In regard to advantages, the amine groups in the polyphenylene ether can be lost thermally during processing or blending, resulting in the generation of reactive functional groups on the polymer, such as quinone methide structures that can couple with each other or with other materials (e.g. rubber, high impact polystyrene, etc.) to increase the molecular weight and to generate grafted products with such other materials. This beneficial effect aids compatibilization and may improve impact strength of blends. When this self-coupling is carried out by heating the polymer at the end of the polymerization, the process is known as "IV jump," in other words, the intrinsic viscosity reflecting the molecular weight "jumps" upward, on the order of a factor of 2. This is a desirable phenomenon, since the mechanical properties of the polymer generally improve with molecular weight.
On the other hand, in regard to disadvantages, the slow release of the secondary amine from the polymer even at ambient temperatures, presumably by a chemical elimination reaction, causes the polymer to emit an unpleasant odor.
The other amines used in the typical copper-based catalyst system for making polyphenylene ethers, i.e. typically a branched alkyl-substituted diamine, a tertiary amine and a quaternary ammonium compound, do not become a significant part of the polymer and do not contribute to odor appreciably, in contrast to the primary or secondary monoamine component.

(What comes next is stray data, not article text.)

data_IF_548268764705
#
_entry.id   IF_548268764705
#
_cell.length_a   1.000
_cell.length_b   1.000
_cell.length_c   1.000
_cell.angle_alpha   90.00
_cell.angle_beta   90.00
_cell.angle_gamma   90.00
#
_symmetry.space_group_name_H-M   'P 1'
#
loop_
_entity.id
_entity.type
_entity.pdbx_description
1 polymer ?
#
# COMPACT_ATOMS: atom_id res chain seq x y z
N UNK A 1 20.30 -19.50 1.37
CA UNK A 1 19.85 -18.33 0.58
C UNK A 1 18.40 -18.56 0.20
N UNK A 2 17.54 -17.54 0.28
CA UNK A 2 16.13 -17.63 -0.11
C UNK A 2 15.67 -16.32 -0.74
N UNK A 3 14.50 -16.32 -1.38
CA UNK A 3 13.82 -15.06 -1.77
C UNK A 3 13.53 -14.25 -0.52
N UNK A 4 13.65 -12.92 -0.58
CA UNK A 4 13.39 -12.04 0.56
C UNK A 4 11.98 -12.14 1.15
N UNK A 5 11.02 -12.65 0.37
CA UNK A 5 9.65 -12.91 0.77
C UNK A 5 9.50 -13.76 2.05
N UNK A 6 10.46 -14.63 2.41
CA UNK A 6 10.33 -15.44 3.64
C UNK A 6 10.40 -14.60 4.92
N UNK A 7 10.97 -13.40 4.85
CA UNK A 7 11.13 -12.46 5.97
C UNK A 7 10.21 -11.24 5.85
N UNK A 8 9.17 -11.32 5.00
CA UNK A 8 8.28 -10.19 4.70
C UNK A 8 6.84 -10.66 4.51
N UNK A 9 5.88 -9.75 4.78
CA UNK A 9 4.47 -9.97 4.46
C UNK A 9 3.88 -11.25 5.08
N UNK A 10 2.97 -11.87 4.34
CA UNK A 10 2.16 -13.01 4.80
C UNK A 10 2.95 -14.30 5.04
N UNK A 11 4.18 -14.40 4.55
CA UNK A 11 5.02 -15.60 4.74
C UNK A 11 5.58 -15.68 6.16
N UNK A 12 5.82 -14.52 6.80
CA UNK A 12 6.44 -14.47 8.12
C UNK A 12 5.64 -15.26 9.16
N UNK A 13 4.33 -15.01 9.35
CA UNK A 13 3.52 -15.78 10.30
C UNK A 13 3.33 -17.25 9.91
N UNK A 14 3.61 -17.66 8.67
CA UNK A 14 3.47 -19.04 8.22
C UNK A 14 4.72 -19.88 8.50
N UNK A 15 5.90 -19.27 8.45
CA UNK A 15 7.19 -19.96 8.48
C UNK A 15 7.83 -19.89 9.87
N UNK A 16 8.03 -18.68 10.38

Means have hitherto been sought for overcoming this amine-related odor problem. One approach taught by U.S. Pat. No. 4,806,602 is to end-cap the polymer by means of a further reaction with the polymer. However, running such reactions with a polymer is a costly and troublesome step, and it is difficult to achieve completeness of reaction.
Therefore, it is one object of my invention to overcome the odor problem by replacing the secondary amine if this could be accomplished without any significant loss in reaction rate or polymer properties. One polymer property that is important to retain is the molecular weight, as evidenced by the intrinsic viscosity. Another related property that would be desirable to maintain is the "IV jump" property, as described herein above. Therefore, further objects of my invention are to overcome the odor problem without losing molecular weight and preferably without losing the "IV jump" property.
The aforedescribed objectives are achieved in my improved process for making polyphenylene ethers by replacing the secondary dialkylamine component of the catalyst system by certain unsaturated compounds which are not amines, and which thus cannot generate amine structures in the polymer which are associated with undesirable odor. This total or substantially total replacement of the secondary monoamine by the unsaturated compound surprisingly leaves the catalyst system unchanged in effectiveness, and with the preferred unsaturated compounds, it also leaves the "IV jump" property of the polymer intact.